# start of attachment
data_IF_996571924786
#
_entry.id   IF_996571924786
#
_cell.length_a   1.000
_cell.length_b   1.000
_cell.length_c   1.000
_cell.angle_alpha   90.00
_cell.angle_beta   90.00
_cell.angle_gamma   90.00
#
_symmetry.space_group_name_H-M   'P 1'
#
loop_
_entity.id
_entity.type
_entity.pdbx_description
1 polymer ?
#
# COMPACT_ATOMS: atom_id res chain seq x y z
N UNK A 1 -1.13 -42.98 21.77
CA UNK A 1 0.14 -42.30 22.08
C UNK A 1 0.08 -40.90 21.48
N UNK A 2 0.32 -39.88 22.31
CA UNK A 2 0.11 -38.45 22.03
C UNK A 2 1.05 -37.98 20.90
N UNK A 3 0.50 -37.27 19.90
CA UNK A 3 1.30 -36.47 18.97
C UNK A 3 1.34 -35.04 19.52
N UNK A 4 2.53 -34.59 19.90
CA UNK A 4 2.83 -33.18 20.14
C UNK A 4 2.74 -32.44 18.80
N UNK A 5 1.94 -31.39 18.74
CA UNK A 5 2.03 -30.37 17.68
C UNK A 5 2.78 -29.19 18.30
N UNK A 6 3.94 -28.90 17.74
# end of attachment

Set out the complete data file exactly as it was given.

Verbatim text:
data_IF_996571924786
#
_entry.id   IF_996571924786
#
_cell.length_a   1.000
_cell.length_b   1.000
_cell.length_c   1.000
_cell.angle_alpha   90.00
_cell.angle_beta   90.00
_cell.angle_gamma   90.00
#
_symmetry.space_group_name_H-M   'P 1'
#
loop_
_entity.id
_entity.type
_entity.pdbx_description
1 polymer ?
#
# COMPACT_ATOMS: atom_id res chain seq x y z
N UNK A 1 -1.13 -42.98 21.77
CA UNK A 1 0.14 -42.30 22.08
C UNK A 1 0.08 -40.90 21.48
N UNK A 2 0.32 -39.88 22.31
CA UNK A 2 0.11 -38.45 22.03
C UNK A 2 1.05 -37.98 20.90
N UNK A 3 0.50 -37.27 19.90
CA UNK A 3 1.30 -36.47 18.97
C UNK A 3 1.34 -35.04 19.52
N UNK A 4 2.53 -34.59 19.90
CA UNK A 4 2.83 -33.18 20.14
C UNK A 4 2.74 -32.44 18.80
N UNK A 5 1.94 -31.39 18.74
CA UNK A 5 2.03 -30.37 17.68
C UNK A 5 2.78 -29.19 18.30
N UNK A 6 3.94 -28.90 17.74